Our Global Threat Intelligence Center (GTIC) has been tracking Vermillion Strike actors since mid-2021. You can read our previous research here.
Over the past two weeks, the same actors have been ramping up a new campaign. The actors have updated domains (microsoftkernel[.]com and microsofthk[.]com) previously used for Vermillion Strike campaigns to a new IP address. The domains have been active for the first time in several months. Additionally, we established a relationship between the Vermillion Strike infrastructure and a tracked Cobalt Strike jumphost, linking the activity of the two infrastructures.
Increased traffic and the reactivation of high-value command-and-control (C2) domains strongly indicate a new campaign led by the actors behind Vermillion Strike.
A new SoftEther VPN node utilizing a self-signed certificate used in a previous campaign appeared online on 29 January 2022. On 21 January, microsoftkernel[.]com was updated to resolve to 202[.]58[.]104[.]136; due to NTT’s unique visibility and telemetry from our global internet footprint, we were able to observe an Indonesian government organization start to communicate with it before pDNS services pointed to the update on 22 January. On 29 January, the microsofthk[.]com DNS record was updated to 202[.]58[.]104[.]136. Shortly afterwards, the Cobalt Strike jumphost (185[.]191[.]34[.]209) established communication and has maintained a high amount of traffic to date.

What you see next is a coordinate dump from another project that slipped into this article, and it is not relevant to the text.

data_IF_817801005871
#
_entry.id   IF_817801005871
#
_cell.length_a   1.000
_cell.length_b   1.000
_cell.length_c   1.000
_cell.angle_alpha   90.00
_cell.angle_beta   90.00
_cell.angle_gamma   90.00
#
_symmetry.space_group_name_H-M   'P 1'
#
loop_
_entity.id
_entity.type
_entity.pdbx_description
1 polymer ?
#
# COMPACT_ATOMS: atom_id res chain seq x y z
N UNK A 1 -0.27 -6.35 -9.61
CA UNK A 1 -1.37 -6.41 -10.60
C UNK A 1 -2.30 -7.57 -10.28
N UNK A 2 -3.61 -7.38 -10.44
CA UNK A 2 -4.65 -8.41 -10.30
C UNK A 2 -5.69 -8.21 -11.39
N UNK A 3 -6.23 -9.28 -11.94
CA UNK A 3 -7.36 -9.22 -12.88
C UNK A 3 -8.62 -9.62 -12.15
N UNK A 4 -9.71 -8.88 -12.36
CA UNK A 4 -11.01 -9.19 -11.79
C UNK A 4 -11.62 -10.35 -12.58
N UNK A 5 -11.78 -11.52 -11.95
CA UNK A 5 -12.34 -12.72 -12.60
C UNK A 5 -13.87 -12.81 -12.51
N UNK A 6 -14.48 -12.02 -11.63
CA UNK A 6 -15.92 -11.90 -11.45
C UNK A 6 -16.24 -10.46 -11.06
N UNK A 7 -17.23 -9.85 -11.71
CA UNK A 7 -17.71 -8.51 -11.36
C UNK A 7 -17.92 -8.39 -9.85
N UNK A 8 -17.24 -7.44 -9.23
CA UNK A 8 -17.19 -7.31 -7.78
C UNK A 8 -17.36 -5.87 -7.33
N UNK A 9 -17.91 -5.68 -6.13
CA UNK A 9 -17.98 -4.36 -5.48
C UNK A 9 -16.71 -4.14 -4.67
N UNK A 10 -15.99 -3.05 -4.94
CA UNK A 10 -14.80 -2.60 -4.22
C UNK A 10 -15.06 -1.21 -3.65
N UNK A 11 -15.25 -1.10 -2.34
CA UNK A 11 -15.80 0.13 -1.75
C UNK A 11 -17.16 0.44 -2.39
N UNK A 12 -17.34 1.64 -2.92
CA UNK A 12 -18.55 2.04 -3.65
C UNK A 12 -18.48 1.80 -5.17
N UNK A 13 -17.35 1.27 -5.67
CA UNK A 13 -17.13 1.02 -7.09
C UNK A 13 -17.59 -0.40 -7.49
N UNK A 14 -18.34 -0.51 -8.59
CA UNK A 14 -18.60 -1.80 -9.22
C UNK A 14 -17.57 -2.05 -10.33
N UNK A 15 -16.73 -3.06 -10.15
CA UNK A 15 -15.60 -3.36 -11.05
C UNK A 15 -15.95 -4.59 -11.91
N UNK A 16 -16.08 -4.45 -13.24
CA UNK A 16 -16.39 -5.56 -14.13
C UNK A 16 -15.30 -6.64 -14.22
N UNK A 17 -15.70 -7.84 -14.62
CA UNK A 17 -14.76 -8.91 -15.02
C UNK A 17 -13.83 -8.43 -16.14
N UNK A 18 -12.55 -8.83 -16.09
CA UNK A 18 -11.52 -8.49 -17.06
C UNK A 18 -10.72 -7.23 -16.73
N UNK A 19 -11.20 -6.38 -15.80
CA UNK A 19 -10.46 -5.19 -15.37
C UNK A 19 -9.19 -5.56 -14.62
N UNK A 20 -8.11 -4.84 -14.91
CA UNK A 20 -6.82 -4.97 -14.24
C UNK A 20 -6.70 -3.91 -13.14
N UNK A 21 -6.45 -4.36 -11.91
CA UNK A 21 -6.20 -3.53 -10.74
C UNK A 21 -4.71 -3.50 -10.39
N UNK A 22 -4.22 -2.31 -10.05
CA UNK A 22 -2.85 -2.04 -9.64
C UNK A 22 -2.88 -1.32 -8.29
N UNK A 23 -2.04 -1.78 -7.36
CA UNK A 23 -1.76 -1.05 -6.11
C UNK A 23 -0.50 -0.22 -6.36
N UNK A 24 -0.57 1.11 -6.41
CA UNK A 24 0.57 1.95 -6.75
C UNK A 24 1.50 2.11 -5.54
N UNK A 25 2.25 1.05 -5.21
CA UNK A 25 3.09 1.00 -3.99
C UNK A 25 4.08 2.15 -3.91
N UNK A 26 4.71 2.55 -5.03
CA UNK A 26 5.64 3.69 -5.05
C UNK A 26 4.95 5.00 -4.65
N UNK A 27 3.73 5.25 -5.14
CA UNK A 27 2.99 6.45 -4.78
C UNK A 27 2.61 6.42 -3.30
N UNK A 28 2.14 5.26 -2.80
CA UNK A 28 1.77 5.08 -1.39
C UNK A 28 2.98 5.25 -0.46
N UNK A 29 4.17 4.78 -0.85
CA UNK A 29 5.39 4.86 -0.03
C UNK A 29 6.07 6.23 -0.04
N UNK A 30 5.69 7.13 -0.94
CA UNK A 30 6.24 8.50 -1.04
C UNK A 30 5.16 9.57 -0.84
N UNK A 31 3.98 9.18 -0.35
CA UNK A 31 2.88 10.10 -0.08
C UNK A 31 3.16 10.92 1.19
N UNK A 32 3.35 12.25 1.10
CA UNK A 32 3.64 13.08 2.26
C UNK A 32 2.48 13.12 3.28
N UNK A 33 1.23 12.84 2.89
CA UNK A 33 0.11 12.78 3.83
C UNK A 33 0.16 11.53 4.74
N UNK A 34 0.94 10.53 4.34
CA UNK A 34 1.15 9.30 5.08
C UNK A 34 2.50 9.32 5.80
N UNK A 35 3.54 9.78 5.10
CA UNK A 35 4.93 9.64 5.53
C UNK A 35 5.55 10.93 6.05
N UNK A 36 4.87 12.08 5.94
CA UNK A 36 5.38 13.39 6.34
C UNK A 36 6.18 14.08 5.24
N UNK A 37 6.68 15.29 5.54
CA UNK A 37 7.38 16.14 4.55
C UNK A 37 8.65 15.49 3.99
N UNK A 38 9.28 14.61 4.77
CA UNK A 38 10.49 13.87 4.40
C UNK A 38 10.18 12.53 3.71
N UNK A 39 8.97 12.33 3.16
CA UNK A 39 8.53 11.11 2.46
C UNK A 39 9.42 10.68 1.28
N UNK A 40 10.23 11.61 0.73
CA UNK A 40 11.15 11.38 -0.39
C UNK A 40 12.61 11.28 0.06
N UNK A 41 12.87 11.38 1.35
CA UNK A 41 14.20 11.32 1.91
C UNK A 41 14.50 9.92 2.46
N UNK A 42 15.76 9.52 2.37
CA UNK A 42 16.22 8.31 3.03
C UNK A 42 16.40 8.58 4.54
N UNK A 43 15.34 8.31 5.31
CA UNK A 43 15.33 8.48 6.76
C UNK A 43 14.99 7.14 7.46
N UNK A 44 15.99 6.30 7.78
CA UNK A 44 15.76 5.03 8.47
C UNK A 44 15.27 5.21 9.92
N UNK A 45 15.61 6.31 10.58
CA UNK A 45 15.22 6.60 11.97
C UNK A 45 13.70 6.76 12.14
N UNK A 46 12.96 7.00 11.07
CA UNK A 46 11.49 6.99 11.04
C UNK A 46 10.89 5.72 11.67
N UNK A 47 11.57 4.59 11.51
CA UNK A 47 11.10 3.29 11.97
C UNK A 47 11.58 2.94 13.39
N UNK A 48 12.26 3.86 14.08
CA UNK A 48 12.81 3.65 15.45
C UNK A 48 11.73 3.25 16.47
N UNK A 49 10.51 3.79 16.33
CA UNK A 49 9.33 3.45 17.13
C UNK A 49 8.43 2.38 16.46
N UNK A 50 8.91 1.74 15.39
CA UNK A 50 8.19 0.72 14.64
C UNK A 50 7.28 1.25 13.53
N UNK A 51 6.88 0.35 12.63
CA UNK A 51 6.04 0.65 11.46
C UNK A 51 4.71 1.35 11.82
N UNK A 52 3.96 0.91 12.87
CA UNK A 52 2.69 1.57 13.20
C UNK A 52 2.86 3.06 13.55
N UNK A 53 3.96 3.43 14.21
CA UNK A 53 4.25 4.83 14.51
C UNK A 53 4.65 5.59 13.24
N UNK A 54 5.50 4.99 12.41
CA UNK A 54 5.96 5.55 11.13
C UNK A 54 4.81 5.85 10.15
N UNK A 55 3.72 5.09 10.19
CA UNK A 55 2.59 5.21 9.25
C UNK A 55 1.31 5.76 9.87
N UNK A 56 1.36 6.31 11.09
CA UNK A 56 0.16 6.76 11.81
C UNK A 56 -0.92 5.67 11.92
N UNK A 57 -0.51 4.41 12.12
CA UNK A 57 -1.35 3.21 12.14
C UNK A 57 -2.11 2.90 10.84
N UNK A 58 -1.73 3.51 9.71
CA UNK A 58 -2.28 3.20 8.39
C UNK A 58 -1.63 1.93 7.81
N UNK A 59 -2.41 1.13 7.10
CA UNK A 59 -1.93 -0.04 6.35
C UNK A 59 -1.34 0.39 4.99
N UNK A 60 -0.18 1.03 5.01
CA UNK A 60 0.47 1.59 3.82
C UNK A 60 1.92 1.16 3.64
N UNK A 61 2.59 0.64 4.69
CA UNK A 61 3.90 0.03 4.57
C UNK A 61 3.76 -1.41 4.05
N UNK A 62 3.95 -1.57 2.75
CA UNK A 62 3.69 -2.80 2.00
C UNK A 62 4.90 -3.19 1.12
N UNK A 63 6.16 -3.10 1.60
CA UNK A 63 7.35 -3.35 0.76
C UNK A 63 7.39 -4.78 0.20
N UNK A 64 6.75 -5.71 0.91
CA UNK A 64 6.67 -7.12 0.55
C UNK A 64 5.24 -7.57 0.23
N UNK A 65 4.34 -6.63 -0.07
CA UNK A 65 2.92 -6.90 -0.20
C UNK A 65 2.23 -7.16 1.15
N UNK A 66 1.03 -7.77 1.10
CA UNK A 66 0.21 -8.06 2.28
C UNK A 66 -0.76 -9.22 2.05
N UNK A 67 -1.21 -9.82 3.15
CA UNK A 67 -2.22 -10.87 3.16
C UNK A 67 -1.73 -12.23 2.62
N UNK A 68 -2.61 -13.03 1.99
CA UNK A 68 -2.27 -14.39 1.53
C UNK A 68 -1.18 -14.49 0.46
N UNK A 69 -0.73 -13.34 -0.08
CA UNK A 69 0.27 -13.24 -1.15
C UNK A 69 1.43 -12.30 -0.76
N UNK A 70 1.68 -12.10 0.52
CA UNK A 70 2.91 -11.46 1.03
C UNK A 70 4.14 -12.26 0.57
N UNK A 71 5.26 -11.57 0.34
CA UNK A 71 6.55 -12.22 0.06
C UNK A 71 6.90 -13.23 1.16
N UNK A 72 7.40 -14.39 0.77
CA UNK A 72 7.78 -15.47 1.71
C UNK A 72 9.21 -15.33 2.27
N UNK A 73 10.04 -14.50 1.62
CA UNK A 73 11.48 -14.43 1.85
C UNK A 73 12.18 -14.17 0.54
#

Microsoftkh[.]com appears to be only associated with high-level targets. In the previous campaign, only government entities were seen accessing it over port 443, which was the port the SoftEther VPN service was using, likely for exfiltration and remote access. Over the last two weeks, other than the Cobalt Strike jumphost connection, all 443 communication to the SoftEther VPN node have been suspected high-level targets as well.
At this time, we have not yet attributed this campaign to a specific named threat actor group. As we continue to investigate this campaign and discovers more details, we will update this research with further relevant details as possible.